The New Republic: The Bad and the Good

Dec 15, 2014 by

Photo by JD Hancock (CC BY 2.0)

As the aftermath of the staff departures at The New Republic continues, veteran journalist Robert Parry, who exposed the Iran Contra affair in the 1980s, remembers the magazine’s deadly tradition of cheerleading for empire, while Salon columnist Tom Frank admitsthat it published some “pretty damn good” writing shortly before it came apart at the hands of its new owner, Facebook zillionaire Chris Hughes.

“There has been much handwringing of late in Official Washington about an editorial shakeup at The New Republic and the possibility that the century-old political magazine’s legacy will somehow be tarnished by its new owner,” wrote Parry, who since 1995 has been editor of Consortium News, on Dec. 8. “But the truth about The New Republic is that it has more blood on its hands than almost any other publication around, which is saying something.”

“Though The New Republic still touts its reputation as ‘liberal,’ that label has been essentially a cover for its real agenda: pushing a hawkish foreign policy agenda that included the Reagan administration’s slaughter of Central Americans in the 1980s, violent U.S. interventions in Iraq, Syria and other Muslim countries for the past two decades, and Israel’s suppression of Palestinians forever.”

The magazine that gave us “the writings of neocons Charles Krauthammer, Fred Barnes, Steven Emerson, Robert Kagan and many more,” Parry continues, “has become a case study in the special evil that can come from intellectualism when it supplies high-minded rationalizations for low-brow brutality.

“In the world of the mind, where The New Republic likes to think it lives, the magazine has published countless essays that have spun excuses for mass murder, rape, torture and other real-world crimes. Put differently, the magazine afforded the polite people of Official Washington an acceptable way to compartmentalize and justify the ungodly bloodshed.”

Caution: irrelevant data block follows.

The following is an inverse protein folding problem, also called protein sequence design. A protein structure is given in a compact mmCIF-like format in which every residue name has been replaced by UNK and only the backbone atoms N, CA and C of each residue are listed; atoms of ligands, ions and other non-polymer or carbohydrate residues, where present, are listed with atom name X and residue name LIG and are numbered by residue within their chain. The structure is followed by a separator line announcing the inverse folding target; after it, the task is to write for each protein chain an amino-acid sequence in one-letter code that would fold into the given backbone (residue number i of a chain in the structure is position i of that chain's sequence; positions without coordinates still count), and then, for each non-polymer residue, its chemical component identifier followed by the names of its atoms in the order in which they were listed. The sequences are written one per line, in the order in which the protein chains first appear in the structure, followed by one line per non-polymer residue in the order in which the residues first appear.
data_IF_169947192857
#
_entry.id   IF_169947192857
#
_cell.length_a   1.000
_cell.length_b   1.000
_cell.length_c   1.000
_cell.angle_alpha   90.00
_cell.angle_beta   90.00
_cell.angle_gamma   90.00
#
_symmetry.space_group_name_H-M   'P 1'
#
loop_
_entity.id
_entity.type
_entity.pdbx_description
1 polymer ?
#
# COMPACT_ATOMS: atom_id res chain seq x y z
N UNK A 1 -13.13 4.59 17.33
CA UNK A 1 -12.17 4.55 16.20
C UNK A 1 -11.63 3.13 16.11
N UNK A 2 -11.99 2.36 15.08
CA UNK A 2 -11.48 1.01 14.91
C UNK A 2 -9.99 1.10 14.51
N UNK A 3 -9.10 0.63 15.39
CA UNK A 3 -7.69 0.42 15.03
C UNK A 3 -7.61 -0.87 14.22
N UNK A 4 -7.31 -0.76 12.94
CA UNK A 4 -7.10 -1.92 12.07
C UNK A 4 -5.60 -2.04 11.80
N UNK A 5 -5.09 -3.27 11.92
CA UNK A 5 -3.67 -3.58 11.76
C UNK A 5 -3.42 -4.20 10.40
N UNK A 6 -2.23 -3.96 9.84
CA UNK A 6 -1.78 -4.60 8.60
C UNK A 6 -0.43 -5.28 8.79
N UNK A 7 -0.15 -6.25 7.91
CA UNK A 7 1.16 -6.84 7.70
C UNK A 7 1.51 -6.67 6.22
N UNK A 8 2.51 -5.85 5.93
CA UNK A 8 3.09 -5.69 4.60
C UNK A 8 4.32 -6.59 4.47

In a particularly poetic column published at Salon on Sunday, journalist Thomas Frank confirmed that he found “nothing attractive about its journalistic model, in which smart kids from the Ivy League would exercise the prerogatives of their class, sliding into a position of ready-made authority in Washington, where they would pantomime seriousness and demand wars on this country and that. The bigoted writings of the magazine’s owner in the pre-Hughes era were always a shocking thing to find among its delicately reasoned essays, a big turd rising up through the eggnog. And the magazine’s political project back in the days everyone thinks of as TNR’s golden age—trolling the left—was exactly the wrong way to answer the free-market turn of the 1980s and 1990s.

“So part of me wants to say that The New Republic’s spectacular self-destruction last week represented a kind of cosmic justice. The magazine spent years cheering for the political arrangements that made possible the rise of the self-righteous do-nothing zillionaires who so afflict us today, and lo and behold, one of these moneyed buffoons comes blundering along and succeeds in blowing the magazine up. By insisting on the profit motive. Right after a big black-tie party presided over by Bill Clinton himself. Does it get any more perfect than that?

“But it’s not so simple. If you can put its dreadful former owner aside, the New Republic has actually been pretty damned good in the last few years. One of the very last issues to appear featured James Wolcott’s piece-by-piece dismantling of the Lena Dunham phenomenon. Just a few months ago, TNR editor Frank Foer said exactly what needs to be said about Amazon. Last year Alec MacGillis wrote one of the few really critical stories about Bill Clinton’s post-presidential operations. Back in 2010, John Judis offered one of the first and best accounts of President Obama’s failings—a critique that has been echoed today by just about everyone. I myself wrote a story I’m still proud of for TNR back in 2006 (can’t find a link to it, it was about lobbyists). Over the years they ran a whole bunch of essays by Tom Geoghegan, who is one of the most unfairly overlooked writers we have. And as long as I live I will never forget Henry Fairlie’s epic beatdown of George Will.”

—Posted by Alexander Reed Kelly.

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